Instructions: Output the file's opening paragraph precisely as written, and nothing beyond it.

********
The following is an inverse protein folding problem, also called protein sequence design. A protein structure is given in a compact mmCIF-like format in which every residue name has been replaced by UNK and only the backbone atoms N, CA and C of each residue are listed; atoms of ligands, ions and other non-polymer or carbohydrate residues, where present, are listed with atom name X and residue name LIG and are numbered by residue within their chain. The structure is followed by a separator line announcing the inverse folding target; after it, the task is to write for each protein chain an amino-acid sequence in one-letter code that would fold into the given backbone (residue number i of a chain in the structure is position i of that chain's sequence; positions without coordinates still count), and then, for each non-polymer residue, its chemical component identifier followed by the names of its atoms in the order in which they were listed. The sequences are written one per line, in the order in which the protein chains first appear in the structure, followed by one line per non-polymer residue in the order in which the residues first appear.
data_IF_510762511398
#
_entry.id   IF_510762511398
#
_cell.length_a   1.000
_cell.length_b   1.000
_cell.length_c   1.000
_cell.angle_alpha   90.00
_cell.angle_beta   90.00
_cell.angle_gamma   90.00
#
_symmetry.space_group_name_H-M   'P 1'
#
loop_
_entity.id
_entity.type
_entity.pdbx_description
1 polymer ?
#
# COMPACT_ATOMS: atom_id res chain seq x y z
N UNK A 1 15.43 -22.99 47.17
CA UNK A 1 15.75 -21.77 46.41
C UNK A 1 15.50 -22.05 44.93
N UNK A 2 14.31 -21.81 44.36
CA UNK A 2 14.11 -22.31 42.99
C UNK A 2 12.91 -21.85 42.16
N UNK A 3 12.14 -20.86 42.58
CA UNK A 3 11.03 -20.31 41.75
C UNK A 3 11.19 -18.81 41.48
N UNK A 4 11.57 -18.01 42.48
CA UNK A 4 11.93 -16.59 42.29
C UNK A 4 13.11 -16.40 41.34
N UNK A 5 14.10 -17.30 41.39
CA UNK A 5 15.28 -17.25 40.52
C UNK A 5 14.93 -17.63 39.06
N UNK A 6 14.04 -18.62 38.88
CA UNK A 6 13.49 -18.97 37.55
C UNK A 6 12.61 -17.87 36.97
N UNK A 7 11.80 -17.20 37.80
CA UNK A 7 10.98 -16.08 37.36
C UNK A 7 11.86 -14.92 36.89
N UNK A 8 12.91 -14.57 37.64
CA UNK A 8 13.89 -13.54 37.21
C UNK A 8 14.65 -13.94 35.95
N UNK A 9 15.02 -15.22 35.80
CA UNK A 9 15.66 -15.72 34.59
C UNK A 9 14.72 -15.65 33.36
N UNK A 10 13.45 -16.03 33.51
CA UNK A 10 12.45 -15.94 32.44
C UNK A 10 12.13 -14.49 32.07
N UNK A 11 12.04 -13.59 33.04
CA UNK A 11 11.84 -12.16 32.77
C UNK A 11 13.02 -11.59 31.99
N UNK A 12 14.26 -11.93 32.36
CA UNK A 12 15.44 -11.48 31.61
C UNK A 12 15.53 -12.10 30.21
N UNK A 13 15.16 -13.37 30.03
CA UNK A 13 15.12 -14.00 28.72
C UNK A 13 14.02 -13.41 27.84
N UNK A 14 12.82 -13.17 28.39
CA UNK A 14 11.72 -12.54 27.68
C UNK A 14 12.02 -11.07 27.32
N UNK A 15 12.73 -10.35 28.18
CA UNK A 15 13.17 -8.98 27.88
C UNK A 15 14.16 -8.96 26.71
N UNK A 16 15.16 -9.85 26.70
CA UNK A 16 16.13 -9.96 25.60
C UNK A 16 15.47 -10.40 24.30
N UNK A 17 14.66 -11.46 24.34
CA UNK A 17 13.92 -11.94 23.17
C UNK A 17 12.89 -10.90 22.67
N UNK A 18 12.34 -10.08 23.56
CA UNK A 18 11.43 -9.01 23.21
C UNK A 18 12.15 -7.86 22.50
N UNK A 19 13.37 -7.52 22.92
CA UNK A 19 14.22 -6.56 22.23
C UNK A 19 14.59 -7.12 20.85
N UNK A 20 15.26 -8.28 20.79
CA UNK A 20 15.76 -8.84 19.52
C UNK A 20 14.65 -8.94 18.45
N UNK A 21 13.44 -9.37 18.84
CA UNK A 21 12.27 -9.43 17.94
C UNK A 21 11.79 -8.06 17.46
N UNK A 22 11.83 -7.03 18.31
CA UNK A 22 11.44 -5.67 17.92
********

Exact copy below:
The following is an inverse protein folding problem, also called protein sequence design. A protein structure is given in a compact mmCIF-like format in which every residue name has been replaced by UNK and only the backbone atoms N, CA and C of each residue are listed; atoms of ligands, ions and other non-polymer or carbohydrate residues, where present, are listed with atom name X and residue name LIG and are numbered by residue within their chain. The structure is followed by a separator line announcing the inverse folding target; after it, the task is to write for each protein chain an amino-acid sequence in one-letter code that would fold into the given backbone (residue number i of a chain in the structure is position i of that chain's sequence; positions without coordinates still count), and then, for each non-polymer residue, its chemical component identifier followed by the names of its atoms in the order in which they were listed. The sequences are written one per line, in the order in which the protein chains first appear in the structure, followed by one line per non-polymer residue in the order in which the residues first appear.